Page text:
- Borch the Younger, Gerard ter
- Dutch, 1617 - 1681
- Terborch II, Gerard , Borch, Gerard ter II
The most accomplished member of a gifted and well-to-do artistic family, Gerard ter Borch was born in Zwolle in 1617. Probably not long after the death of his mother, Anna Bufken, in 1621, Ter Borch began his training with his father, the draftsman Gerard ter Borch the Elder (1584–1662). He was clearly a precocious pupil: an accomplished drawing he made of a figure seen from behind (Rijksprentenkabinet, Rijksmuseum, Amsterdam) is dated September 25, 1625, when he was only eight years old. An inscription on another drawing suggests that he was in Amsterdam by 1632, but in 1633 he was back in Zwolle. The following year he went to Haarlem to study with Pieter Molijn (Dutch, 1595 - 1661) and entered the guild there in 1635. The same year Ter Borch undertook the first of his many trips abroad, traveling to London to work with his uncle, the engraver Robert van Voerst (Dutch, 1597 - 1635/1636). According to Houbraken, the painter later visited Italy, Spain, France, and Flanders. In Spain Ter Borch was so highly esteemed that King Philip IV sat for the artist.
By 1646 Ter Borch was in Münster, Westphalia, where he painted a number of small works and also his famous group portrait The Swearing of the Oath of Ratification of the Treaty of Münster (1648, National Gallery, London, inv. no. 896). Arnold Houbraken suggests that Ter Borch subsequently traveled with the Conde de Peñaranda to Brussels, where he appears to have been knighted and to have received a gold chain and medal from the king of Spain. Documents place the artist in Amsterdam in November 1648, The Hague in 1649, Kampen in 1650, and Delft on April 22, 1653, when he and Johannes Vermeer (Dutch, 1632 - 1675) were cowitnesses to the signing of an affidavit. On February 14, 1654, Ter Borch married Geertruyt Matthijs, with whom he settled in Deventer, becoming a citizen on February 13, 1655, and a gemeensman (city counselor) in 1666. Although documents indicate he again visited Amsterdam in 1674 and The Hague and Haarlem in 1675, he lived in Deventer until his death on December 8, 1681.
In his earliest works, Ter Borch depicted barrack-room scenes similar to those of Willem Duyster (1598/1599–1635) and Pieter Codde (1599–1678). Most of his later genre scenes, however, focused on the more refined elements of Dutch society. These works are generally small and upright in format and typically depict two or three elegantly clad, full-length figures engaged in an activity such as letter writing or music making. They are executed with great sensitivity of touch and show an interest in the psychology of the sitters. Ter Borch also painted many small-scale, full-length portraits. His most important student was Gaspar Netscher (Dutch, 1639 - 1684), who learned many of his master’s techniques for rendering luxurious textures and who painted, in addition to his original compositions, a number of signed copies of Ter Borch’s works.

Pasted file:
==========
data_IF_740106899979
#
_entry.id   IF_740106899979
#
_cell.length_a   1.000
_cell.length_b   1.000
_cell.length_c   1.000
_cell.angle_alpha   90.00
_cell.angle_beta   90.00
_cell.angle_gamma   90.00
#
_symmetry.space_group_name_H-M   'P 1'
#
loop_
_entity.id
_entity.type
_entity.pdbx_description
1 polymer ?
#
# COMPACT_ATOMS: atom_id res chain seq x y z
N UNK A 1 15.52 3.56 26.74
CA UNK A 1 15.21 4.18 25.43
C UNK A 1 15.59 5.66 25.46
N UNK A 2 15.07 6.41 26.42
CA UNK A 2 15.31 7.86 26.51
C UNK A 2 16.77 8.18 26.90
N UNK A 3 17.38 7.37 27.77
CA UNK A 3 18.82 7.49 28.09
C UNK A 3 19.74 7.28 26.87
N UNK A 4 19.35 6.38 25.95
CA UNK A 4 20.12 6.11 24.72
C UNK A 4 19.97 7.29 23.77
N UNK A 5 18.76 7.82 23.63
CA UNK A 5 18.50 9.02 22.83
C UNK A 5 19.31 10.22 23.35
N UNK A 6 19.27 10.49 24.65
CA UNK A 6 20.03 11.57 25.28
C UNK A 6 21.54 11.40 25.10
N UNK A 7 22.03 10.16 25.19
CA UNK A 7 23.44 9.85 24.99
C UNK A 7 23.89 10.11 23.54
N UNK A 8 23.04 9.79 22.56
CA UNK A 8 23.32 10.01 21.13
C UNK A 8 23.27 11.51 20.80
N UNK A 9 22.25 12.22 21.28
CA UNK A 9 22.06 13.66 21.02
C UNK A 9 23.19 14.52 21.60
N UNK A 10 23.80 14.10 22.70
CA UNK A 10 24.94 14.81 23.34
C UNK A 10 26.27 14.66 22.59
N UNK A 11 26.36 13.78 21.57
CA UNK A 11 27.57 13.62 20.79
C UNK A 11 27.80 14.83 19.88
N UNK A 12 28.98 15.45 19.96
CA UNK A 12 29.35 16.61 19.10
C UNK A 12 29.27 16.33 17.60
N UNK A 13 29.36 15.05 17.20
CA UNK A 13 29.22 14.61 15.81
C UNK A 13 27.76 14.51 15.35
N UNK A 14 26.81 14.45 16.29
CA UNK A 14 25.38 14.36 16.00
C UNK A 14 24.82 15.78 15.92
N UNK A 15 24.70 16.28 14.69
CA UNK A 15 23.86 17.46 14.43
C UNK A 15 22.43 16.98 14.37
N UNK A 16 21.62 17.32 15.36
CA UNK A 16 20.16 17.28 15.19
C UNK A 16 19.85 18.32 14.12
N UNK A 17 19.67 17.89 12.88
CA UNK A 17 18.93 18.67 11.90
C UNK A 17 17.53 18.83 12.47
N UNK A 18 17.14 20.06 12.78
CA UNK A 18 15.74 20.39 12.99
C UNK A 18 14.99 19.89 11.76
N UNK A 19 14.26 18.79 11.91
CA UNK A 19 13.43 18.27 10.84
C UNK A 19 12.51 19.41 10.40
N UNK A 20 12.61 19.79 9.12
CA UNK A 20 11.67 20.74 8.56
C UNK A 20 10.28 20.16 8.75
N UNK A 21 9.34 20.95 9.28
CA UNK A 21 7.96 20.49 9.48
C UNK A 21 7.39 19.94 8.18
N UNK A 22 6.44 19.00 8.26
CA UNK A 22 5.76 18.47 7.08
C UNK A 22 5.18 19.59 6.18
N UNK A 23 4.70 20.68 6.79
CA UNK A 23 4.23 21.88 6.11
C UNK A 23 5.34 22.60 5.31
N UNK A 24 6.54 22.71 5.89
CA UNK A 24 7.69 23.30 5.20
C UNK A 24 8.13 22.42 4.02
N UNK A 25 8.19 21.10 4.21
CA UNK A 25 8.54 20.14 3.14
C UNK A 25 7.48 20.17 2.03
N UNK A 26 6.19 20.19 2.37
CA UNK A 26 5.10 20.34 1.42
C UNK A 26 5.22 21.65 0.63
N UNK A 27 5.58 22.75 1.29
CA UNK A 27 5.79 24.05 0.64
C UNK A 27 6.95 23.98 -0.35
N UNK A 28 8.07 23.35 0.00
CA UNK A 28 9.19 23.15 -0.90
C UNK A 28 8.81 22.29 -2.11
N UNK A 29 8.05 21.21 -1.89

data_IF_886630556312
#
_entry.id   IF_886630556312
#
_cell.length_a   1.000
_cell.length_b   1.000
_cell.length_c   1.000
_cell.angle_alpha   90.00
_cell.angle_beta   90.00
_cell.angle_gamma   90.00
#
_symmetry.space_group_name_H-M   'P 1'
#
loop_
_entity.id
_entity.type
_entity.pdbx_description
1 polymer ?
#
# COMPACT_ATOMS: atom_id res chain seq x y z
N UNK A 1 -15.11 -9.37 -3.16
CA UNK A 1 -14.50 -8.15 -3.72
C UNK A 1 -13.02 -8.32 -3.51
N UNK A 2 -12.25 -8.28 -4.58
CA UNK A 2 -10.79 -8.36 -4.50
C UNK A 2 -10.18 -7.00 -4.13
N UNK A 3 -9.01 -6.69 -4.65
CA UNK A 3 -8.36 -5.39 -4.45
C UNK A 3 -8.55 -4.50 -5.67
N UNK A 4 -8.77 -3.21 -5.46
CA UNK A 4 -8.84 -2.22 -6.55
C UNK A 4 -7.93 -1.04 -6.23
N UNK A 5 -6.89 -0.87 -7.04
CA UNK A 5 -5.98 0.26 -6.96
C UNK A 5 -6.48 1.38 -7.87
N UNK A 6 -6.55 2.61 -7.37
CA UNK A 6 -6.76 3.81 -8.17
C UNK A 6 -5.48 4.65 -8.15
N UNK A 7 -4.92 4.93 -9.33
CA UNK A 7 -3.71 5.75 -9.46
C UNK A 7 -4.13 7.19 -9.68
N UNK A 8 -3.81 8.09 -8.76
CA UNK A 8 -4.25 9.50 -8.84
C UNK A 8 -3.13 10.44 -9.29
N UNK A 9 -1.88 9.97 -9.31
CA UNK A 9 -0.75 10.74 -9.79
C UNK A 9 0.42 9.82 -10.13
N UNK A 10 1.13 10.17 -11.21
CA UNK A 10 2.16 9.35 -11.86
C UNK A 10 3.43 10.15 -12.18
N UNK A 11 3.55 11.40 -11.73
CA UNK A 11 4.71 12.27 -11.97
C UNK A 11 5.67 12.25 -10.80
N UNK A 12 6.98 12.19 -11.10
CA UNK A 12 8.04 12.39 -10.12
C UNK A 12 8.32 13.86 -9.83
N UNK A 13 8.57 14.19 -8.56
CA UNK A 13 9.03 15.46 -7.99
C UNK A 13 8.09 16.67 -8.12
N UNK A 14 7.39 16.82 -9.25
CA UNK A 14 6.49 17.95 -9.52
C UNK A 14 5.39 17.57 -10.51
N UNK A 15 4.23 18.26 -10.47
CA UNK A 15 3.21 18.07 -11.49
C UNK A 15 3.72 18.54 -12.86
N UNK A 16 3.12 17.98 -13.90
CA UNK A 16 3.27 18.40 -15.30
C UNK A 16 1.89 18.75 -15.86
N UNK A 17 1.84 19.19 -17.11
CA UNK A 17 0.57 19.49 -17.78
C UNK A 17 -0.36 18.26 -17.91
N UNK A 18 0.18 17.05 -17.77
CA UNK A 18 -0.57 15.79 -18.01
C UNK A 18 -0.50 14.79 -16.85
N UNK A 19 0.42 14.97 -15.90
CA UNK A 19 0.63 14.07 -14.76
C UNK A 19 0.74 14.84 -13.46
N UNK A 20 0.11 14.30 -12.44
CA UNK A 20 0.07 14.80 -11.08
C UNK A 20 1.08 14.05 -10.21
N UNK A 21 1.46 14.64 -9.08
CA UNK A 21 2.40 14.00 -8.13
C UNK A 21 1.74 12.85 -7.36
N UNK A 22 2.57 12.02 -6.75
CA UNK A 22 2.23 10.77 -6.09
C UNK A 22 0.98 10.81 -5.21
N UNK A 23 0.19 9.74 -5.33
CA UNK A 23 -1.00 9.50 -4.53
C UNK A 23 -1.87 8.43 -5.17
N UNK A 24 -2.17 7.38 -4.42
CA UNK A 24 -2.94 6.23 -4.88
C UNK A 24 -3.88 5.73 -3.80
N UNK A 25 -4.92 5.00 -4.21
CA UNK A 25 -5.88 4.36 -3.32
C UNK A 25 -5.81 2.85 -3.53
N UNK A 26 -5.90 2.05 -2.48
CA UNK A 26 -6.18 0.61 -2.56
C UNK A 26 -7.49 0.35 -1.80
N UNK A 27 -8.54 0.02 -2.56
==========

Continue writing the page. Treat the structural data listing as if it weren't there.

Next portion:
Arthur K. Wheelock Jr.
April 24, 2014
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- Gudlaugsson, Sturla. Geraert ter Borch. 2 vols. The Hague, 1959-1960.
- Gerard Ter Borch: Zwolle 1617 - Deventer 1681. Exh. cat. Mauritshuis, The Hague; Landesmuseum, Münster. The Hague, 1974.
- Sutton, Peter C. Masters of Seventeenth-Century Dutch Genre Painting. Edited by Jane Iandola Watkins. Exh. cat. Philadelphia Museum of Art; Gemäldegalerie, Staatliche Museen Preussischer Kulturbesitz, Berlin; Royal Academy of Arts, London. Philadelphia, 1984: 152-154.
- Kettering, Alison McNeil. Drawings from the Ter Borch studio estate. 2 vols. Catalogue of the Dutch and Flemish Drawings in the Rijksprentenkabinet 5. The Hague, 1988.
- MacLaren, Neil. The Dutch School, 1600-1900. Revised and expanded by Christopher Brown. 2 vols. National Gallery Catalogues. London, 1991: 1:31-32.
- Wheelock, Arthur K., Jr. Dutch Paintings of the Seventeenth Century. The Collections of the National Gallery of Art Systematic Catalogue. Washington, D.C., 1995: 26.
- Wheelock, Arthur K., Jr. Gerard ter Borch. Exh. cat. National Gallery of Art, Washington; Detroit Institute of Arts. New Haven, 2004: 2-17.